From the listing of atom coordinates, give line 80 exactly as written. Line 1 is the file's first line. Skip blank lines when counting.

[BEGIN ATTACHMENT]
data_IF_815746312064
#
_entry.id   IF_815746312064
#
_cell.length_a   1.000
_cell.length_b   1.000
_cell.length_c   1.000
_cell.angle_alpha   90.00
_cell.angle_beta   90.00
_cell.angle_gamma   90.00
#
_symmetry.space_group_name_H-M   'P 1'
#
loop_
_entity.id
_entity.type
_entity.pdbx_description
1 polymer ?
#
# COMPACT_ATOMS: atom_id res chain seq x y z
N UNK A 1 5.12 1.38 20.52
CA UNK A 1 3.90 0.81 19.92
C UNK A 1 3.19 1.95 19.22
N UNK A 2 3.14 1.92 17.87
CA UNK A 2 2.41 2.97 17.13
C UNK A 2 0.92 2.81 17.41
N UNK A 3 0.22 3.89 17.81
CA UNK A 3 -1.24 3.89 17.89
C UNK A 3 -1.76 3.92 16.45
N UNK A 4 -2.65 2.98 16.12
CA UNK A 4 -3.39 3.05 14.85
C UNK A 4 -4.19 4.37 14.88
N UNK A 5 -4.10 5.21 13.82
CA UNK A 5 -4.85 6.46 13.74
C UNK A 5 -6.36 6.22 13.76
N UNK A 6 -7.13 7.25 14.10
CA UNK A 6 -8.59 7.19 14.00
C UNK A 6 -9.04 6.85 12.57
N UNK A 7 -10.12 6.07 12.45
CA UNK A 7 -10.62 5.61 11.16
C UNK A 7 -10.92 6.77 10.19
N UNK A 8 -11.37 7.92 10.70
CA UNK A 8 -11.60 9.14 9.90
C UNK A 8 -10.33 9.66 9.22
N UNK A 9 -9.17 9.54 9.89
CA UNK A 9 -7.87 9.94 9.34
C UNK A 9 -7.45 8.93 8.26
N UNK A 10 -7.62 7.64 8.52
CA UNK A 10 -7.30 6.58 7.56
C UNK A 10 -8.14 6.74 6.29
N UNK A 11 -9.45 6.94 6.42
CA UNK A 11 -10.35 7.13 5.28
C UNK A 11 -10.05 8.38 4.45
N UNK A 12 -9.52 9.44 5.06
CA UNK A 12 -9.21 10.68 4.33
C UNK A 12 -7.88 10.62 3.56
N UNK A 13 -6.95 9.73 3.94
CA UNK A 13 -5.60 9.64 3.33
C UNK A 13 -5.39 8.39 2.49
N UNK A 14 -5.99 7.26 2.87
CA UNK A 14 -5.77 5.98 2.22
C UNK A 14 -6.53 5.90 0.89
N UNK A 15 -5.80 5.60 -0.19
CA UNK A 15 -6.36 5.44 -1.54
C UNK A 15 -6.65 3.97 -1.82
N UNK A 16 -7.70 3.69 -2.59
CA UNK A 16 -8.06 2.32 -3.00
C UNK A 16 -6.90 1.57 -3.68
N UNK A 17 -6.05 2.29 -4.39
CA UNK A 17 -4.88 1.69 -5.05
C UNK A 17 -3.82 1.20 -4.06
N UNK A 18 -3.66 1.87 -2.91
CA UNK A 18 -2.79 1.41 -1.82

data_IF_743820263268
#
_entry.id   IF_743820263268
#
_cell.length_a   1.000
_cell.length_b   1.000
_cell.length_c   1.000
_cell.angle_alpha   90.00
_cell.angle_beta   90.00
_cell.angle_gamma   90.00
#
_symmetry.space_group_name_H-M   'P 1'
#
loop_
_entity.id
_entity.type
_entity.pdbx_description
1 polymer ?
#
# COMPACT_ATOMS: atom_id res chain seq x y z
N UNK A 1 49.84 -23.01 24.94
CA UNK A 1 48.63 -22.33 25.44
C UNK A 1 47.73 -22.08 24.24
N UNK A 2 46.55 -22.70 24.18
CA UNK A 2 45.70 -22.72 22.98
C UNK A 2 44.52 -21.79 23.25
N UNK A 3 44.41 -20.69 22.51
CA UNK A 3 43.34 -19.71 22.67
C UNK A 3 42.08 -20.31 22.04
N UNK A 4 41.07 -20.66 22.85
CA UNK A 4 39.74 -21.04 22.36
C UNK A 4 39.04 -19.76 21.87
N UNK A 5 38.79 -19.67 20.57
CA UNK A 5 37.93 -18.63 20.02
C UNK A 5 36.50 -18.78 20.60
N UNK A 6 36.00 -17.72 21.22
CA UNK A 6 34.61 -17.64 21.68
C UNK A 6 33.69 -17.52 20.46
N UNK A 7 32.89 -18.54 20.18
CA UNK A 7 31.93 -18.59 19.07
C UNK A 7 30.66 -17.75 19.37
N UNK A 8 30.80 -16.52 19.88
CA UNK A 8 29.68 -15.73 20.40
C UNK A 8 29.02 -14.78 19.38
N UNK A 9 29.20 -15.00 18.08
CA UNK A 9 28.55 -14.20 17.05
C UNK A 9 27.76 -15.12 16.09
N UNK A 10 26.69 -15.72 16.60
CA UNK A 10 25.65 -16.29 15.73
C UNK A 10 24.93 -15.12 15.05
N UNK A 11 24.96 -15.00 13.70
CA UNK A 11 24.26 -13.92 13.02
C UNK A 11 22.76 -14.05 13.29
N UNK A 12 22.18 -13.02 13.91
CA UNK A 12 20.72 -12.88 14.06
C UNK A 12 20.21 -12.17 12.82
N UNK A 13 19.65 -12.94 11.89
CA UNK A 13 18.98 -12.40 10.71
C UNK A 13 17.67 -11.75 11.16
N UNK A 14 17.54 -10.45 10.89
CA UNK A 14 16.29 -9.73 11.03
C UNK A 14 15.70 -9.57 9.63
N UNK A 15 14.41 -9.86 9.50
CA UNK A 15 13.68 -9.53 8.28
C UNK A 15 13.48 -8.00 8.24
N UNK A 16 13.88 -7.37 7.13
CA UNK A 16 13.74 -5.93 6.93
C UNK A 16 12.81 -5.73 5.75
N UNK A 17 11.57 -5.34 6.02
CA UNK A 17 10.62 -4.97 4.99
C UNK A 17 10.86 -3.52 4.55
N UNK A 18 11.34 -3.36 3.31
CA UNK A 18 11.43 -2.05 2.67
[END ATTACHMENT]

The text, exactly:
_cell.length_c   1.000